Light in August is largely a story of Joe Christmas, a person who thinks that he might be black. As you can guess from that sentence, much of the book is about racism, what it means to be white, and what it means to be black, in that area of the US at that period of time. I’m not familiar with what’s so called Southern literature, so I had little clues about what the society and the rules at the time are like. At the beginning of the book, I was quite confused about who was white and who was black — while in any other novels set in other period of time these might be inconsequential, in this book it DOES matter. People who are more familiar with the culture would pick up the clues pretty quickly (from the way people talk and how they interact, e.g. the whites and the blacks almost never interact unless absolutely necessary and their difference in classes would be clearly shown), but it really took me a while.

I read Faulkner’s short story before (Pantaloon in Black), but this is the first time I read his novel. From what I read, Light in August sounds like one of his most accessible novels. The style is stream of consciousness, which somewhat reminded me of Woolf’s To the Lighthouse, and the writing is amazing – there were many jaw-dropping moments for me, as I could not believe someone could come up with such brilliant sentences. Faulkner was a revelation to me. It is really worth it to push out of your comfort zone every once in a while, and opens new world.

Amongst the brilliance though, there were also many confusing passages. I can’t say I understood everything 100%, but it was a good experience (and lectures from Prof Weinstein helped a lot). I won’t be rushing to read more Faulkner soon, but I’m sure I will read more in the future.

Mee’s Rating: 4/5

The Old Man and the Sea by Ernest Hemingway

the old man and the sea - hemingway

In similar fashion with Faulkner, I read both Hemingway’s and Faulkner’s short stories last year, but this is the first time I read Hemingway’s novel. The Old Man and the Sea is a novella of 99 pages, and it’s short and enjoyable enough for me to recommend it if you’ve never read Hemingway.

In similar fashion as Big Two-Hearted River, one of Hemingway’s most popular short stories I read last year, The Old Man and the Sea largely revolves around a man fishing. Fishing is something that is so far off from my world, that probably like a lot of you I wondered whether I would enjoy reading about it at all. I didn’t quite like Big Two-Hearted River — it was way too quiet and the type of story in which nothing is happening: a man goes fishing and reminisces about the time before the war. The Old Man and the Sea is a more happening story, though still has lots of fishing. This time in the sea. Also the fish is much bigger. I have not read Moby Dick, but I have an inkling that there are similarities, in that The Old Man is obsessed about catching the Big Fish and getting it home, in the similar fashion as Ahab obsessing about catching the whale. There is also the whole struggle between man and nature.

People mention how masculine Hemingway’s books are, and I somewhat agree, but was surprised to find a touch of much vulnerability and sensitivity in one of the characters in the book. The old man is poor and has nobody to care for him, but there is a boy who adores him and fetches food for him, and goes to him even though his parents disapprove. He cries when he sees the old man suffering. I was really touched by this boy character in the book, and felt like I saw the vulnerability and sensitivity of the author himself. Based on this, I will read more of Hemingway’s books in the future before deciding what I feel about his works. I’ve got Fiesta: The Sun Also Rises on my shelf.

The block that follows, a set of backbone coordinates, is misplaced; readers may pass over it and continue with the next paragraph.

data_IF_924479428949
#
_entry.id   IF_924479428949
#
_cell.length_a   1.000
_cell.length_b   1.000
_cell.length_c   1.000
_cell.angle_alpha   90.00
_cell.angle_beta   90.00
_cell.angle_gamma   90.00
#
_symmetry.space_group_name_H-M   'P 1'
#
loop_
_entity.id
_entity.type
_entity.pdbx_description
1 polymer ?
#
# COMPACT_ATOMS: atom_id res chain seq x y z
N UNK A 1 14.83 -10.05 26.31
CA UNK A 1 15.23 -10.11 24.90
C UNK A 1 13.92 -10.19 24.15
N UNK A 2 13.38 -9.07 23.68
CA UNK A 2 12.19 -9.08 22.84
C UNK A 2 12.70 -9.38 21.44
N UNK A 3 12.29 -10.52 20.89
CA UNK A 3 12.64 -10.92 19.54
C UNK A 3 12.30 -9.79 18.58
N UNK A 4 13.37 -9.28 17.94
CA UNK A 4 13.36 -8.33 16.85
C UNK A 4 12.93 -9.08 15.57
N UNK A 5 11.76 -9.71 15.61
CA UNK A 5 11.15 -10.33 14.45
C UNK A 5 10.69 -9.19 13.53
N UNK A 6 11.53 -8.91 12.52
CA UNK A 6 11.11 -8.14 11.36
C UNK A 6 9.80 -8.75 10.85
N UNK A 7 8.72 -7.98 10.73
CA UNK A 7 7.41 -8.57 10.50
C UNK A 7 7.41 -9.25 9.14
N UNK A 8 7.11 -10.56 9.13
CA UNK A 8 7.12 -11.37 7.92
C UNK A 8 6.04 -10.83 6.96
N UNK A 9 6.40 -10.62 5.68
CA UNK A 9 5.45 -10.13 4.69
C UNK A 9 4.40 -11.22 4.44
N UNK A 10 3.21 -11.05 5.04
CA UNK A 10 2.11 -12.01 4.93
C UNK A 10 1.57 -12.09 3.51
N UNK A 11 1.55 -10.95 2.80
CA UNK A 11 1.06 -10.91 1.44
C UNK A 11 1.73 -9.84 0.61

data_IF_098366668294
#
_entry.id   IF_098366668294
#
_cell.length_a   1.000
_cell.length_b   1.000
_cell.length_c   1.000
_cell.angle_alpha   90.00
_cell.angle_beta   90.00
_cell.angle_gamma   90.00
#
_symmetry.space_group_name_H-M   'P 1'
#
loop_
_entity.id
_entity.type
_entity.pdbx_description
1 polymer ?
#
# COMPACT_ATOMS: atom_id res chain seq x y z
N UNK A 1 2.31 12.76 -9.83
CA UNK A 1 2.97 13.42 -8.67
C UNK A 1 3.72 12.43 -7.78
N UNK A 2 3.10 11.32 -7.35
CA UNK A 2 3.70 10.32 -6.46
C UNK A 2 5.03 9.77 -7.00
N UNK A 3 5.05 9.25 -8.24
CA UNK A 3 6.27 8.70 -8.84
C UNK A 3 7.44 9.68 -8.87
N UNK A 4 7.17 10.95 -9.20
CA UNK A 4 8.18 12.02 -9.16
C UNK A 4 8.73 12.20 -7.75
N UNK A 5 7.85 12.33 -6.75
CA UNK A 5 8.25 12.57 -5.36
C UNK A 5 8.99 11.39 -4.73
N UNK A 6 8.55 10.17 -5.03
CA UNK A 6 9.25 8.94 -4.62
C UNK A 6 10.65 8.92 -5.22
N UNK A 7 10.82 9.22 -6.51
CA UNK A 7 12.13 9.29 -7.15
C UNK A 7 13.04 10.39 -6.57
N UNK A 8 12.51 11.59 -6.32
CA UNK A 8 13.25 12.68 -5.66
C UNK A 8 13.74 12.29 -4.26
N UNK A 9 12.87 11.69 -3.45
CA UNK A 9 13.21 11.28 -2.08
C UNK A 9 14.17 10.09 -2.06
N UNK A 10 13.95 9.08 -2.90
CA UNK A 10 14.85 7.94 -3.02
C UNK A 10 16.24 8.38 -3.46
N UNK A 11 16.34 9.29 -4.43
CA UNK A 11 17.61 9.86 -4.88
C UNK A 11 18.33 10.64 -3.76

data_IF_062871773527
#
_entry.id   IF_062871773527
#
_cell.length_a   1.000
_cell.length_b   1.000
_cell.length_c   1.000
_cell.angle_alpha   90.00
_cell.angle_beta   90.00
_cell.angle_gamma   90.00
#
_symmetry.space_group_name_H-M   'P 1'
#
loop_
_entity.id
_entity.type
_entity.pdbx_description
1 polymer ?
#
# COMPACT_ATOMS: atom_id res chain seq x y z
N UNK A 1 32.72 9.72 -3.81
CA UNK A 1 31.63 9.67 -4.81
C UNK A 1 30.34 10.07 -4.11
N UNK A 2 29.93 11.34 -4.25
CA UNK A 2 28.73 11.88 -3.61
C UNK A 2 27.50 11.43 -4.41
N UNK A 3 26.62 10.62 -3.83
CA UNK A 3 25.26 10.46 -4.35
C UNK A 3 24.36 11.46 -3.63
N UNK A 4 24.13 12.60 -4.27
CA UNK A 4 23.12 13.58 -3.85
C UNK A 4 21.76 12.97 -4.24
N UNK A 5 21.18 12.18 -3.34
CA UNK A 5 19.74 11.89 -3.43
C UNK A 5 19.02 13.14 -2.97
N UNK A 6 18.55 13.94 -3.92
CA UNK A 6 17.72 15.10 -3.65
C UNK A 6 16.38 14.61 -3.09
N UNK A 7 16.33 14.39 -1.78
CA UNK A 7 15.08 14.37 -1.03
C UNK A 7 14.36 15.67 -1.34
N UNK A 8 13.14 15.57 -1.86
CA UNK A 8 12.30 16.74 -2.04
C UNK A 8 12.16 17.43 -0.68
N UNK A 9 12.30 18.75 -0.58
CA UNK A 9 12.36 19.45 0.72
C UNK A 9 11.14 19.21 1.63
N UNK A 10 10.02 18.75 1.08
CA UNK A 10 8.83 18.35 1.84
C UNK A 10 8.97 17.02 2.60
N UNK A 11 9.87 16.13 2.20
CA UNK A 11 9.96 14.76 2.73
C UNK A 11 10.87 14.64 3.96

Mee’s Rating: 3.5/5

The Boxer – Reinhard Kleist / Pyongyang – Guy Delisle

The Boxer – Reinhard Kleist

The Boxer - Reinhard Kleist

The Boxer is another recent release by SelfMadeHero which I acquired soon after Vincent by Barbara Stok (which tells the partial life story of Vincent Van Gogh). The Boxer tells the true story of Harry Haft, a Polish who as a 16 years old was taken to Auschwitz. He was then fighting and surviving as a boxer, serving to amuse the German officers. It is clear to him, and to us readers quite early on, that to win the boxing matches was a complex choice, as the losers often, if not always, got killed soon after.

Though lots of literature and films have taken the subject of holocaust, I don’t think I have ever heard any surviving as a boxer, so the book piqued my interest. It’s interesting to learn about the untold stories, the minor paths that some people have taken. At the end of the book, there are a few pages of article titled “Boxing in concentration camps”: “For decades, these men were forgotten about, almost as though they had never existed. Journalists and historians have now started compiling information about some of the boxers…”

Half of the book was set in the camp, and the second half after the camp. Sadly, life after camp for Harry was almost as difficult as most of his family died and he set on a journey to find the girl he loved in America. The drawing is all in black and white, and at times felt harsh and cold, in many ways illustrating what Harry went through. So it was really unexpected when I teared up at the end. I thought the ending was especially profound.

Mee’s Rating: 4/5

Pyongyang: A Journey in North Korea – Guy Delisle

Pyongyang - Guy Delisle

I have a weird fascination about North Korea. I’ve been to DMZ (the South and North Korean border), I’ve read Nothing to Envy, and I’ve been wishing to visit the hermit country for a while now. In Pyongyang graphic novel, Guy Delisle tells of his experience living in the capital for a few months as a lead animator for work outsourced by his French company to a team in Pyongyang.

I have read many articles about the situation in Pyongyang and what you would find when you visit as tourist e.g. can’t go anywhere without a guide, how the city looks so empty and artificial, how so much part of the city is without electricity including the hotels the foreigners stay in, the godlike status of Kim Il-Sung and his son Kim Jong-Il, and so on — and these are all in the book as well. If you know very little about North Korea, many things in Pyongyang will surprise you, even for me I still find them informative, and not less fascinating!

This is the first book I read by Guy Delisle, and I’ll be looking out for more for sure. I love his simplistic illustration style. I look forward to reading his books on Burma, Shenzhen (China), and his latest: Jerusalem.

Mee’s Rating: 4.5/5